This past year, St. Alban’s Parish in Washington, DC, conducted a bold experiment in liturgy.
Associate rector Jim Quigley and I, with the support of parishioner Sally Craig, piloted a yoga worship service. We called it A Poise of the Soul: Yoga as Liturgy, and strung a large banner outside to advertise the monthly Friday-night offering. People of all ages showed up for six months to move, pray, and connect.
As Jim explained in a Facebook post, A Poise of the Soul is not “yoga next to liturgy or near liturgy or in the parish hall before or after … [but rather] a new way to pray.”
Why should we want explore a new way to pray? Well, anyone who spends much time in yoga studios sees the spiritual hunger in urban Millennials. Studios support their spiritual stirrings with yoga classes that align movement with breath and that frequently involve meditation, chanting, and short homilies aimed at spiritual centering and uplift.
Jim, Sally, and I set out to address these growing ranks of the spiritual-but-not-religious. We also reached out to churched folk interested in exploring new ways to practice their faith.
In addition to being a seminarian, I practice and teach yoga. I have often wondered what draws young urbanites to bow their heads at a yoga studio, chant prayers in a foreign language, participate in ritualized practices—but never darken a church door.
“Why can’t church services be as transformative as our yoga classes?” I have heard asked many times. “Church services can be—should be—even more life-altering,” I’ve responded.
After all, church services are where we go to address God, to be in the compassionate company of other God seekers, and to be spiritually fed before going back into the world. The task is to find a shared language.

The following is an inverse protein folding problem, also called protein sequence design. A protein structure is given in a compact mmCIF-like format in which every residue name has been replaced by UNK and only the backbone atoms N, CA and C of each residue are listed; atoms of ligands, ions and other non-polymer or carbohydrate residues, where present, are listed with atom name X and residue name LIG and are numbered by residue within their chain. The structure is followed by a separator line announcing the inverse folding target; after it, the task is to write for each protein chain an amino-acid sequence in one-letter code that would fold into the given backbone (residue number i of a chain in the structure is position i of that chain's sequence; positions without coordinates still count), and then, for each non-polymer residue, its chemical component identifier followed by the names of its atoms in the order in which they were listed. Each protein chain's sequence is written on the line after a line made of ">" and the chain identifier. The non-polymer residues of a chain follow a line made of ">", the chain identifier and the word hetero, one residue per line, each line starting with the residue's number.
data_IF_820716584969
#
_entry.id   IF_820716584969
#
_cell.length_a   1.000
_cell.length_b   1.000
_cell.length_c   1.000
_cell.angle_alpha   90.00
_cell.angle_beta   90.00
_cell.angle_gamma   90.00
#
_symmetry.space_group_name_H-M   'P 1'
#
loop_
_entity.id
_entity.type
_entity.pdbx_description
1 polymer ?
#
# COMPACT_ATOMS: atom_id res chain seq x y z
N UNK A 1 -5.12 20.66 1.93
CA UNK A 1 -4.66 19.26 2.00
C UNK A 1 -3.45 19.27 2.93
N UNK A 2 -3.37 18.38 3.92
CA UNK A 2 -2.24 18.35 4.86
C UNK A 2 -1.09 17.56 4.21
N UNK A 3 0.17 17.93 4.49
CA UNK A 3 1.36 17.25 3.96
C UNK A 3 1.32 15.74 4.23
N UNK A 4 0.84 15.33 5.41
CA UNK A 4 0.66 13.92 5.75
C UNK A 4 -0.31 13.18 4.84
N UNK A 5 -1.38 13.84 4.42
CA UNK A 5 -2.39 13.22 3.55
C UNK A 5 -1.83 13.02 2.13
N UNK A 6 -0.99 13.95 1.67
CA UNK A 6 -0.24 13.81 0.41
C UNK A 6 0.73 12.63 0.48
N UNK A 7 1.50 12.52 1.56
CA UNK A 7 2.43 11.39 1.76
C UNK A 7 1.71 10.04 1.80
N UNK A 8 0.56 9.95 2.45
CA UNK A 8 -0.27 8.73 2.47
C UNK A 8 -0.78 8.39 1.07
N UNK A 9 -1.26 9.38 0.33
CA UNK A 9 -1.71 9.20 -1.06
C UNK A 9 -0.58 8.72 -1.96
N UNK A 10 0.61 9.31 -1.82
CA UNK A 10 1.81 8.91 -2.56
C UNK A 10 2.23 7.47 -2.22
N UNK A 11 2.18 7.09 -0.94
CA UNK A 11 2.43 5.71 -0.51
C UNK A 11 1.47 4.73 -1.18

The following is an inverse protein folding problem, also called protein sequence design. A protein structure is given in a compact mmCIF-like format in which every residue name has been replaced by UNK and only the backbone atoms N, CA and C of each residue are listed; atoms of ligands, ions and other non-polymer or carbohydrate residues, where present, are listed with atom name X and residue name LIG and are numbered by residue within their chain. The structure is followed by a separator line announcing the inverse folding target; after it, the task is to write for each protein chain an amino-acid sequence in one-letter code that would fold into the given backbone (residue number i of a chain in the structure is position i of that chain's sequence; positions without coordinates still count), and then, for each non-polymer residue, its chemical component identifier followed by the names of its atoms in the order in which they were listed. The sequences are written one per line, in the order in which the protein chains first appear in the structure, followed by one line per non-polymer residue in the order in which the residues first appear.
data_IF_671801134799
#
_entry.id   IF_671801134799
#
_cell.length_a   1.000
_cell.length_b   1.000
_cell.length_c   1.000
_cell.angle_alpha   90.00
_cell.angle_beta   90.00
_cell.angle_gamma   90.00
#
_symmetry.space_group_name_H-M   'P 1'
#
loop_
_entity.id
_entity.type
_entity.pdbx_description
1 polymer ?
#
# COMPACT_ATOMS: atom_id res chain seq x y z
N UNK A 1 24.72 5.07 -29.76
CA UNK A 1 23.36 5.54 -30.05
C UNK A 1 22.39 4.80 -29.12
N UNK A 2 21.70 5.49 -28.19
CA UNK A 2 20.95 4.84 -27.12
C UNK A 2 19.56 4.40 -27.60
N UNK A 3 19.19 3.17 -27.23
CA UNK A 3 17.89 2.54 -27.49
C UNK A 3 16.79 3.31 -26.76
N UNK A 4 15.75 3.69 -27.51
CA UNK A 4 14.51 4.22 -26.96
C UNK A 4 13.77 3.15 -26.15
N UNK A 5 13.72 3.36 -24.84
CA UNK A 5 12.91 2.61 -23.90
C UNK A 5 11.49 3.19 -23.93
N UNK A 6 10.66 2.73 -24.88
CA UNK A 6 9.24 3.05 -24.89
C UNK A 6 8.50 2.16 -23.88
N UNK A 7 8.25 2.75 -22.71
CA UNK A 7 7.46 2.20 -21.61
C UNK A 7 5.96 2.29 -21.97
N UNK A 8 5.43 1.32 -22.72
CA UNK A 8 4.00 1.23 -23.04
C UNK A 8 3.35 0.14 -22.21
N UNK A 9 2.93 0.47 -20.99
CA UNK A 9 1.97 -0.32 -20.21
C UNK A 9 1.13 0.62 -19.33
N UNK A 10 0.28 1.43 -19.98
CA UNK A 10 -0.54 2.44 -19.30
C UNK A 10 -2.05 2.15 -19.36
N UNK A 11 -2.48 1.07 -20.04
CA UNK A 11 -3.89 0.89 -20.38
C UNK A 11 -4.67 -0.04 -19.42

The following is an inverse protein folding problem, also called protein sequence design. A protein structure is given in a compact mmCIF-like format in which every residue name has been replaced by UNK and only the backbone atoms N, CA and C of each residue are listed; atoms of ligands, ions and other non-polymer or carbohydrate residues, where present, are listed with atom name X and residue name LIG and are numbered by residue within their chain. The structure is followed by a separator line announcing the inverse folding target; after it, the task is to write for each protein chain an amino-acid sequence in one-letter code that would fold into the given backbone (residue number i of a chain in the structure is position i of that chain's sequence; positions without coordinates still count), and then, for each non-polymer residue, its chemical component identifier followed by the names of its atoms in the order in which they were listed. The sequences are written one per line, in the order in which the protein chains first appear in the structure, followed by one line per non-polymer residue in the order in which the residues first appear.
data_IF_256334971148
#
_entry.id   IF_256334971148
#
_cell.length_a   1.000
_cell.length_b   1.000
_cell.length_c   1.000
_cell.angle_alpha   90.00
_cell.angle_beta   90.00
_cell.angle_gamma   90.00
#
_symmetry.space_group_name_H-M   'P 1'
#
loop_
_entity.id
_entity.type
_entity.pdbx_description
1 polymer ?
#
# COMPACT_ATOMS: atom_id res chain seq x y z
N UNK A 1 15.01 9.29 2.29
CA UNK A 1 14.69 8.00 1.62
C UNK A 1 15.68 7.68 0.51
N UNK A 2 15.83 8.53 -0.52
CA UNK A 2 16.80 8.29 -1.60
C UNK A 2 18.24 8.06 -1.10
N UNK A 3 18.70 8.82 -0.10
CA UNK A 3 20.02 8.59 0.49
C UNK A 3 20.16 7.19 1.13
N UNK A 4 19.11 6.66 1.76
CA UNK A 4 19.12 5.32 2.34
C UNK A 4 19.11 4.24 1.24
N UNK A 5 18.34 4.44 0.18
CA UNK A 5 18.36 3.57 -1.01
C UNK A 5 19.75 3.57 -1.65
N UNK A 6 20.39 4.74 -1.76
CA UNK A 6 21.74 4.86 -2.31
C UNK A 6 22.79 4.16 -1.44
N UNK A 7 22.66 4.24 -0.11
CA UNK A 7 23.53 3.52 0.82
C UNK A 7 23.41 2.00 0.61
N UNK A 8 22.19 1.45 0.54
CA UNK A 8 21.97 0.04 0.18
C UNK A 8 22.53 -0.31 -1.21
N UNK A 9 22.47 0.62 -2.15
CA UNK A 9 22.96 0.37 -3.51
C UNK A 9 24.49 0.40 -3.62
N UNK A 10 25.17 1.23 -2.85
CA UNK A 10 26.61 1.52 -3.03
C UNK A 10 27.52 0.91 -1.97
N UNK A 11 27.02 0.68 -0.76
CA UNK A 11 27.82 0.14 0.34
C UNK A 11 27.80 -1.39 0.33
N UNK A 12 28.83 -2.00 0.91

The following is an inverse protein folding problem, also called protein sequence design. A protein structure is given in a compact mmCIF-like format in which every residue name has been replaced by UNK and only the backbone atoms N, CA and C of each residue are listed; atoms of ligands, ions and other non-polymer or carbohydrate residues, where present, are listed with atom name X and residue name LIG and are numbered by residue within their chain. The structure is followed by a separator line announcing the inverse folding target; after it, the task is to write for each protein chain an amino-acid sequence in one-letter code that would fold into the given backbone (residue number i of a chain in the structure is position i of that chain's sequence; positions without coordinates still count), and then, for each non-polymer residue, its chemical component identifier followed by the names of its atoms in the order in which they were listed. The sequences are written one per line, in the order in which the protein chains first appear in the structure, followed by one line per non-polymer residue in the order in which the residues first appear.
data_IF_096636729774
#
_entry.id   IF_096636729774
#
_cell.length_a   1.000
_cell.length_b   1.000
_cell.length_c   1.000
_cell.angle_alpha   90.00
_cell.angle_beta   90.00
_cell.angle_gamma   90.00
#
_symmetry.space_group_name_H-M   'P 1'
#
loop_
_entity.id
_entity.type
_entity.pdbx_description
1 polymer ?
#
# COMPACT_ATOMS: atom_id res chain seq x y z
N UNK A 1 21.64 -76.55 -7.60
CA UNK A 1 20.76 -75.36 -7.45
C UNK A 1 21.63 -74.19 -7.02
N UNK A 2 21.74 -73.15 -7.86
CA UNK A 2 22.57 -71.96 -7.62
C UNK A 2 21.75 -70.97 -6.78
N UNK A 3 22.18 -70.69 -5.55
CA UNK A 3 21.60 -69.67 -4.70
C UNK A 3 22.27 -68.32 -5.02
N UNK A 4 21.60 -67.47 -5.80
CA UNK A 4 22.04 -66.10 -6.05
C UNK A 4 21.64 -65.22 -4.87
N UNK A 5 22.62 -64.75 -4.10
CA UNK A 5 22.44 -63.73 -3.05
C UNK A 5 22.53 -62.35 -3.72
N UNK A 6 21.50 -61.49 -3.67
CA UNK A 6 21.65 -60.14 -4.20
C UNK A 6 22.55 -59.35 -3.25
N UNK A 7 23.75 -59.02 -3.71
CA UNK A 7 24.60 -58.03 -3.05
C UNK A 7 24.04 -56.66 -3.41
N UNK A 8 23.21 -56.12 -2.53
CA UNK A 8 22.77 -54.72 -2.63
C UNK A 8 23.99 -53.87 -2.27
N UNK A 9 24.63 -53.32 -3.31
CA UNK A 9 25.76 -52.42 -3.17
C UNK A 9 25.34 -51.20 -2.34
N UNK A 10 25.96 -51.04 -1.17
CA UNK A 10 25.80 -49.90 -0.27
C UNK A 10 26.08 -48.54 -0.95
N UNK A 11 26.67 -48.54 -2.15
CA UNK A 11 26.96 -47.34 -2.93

In fact, the sweep and ritual of an Episcopal service feels surprising similar to the flow and structure of a well-conducted yoga class. Why not build on this similarity? we thought. As former Archbishop of Canterbury Rowan Williams wrote recently in a description of his daily prayer practice, “I don’t think any one of us can begin to discover again what religion might mean unless we are prepared to expose ourselves to new ways of being in our bodies.”
I believe that understanding the power and promise of yoga and similar practices is enormously important for people interested in bringing the unaffiliated toward Christianity. Yoga opens the door for people to experience their spirituality in ways they may not have yet found in regular church services.
Church services often frighten people who are clueless to traditional forms of worship. Perhaps more importantly, the unchurched may feel judged or excluded when they try to come to church.
“I feel lonely when I see a cross hanging and rows of benches,” one woman told me recently. “I don’t know what I’m supposed to do. It’s like I don’t belong.”
In yoga classes (as in similar organized gatherings), participants are accustomed to clear instructions to orient them. People with different body types and levels of experience find a message that they are accepted for who they are, even as they are challenged to grow. At center, however, is that connection between soul and body.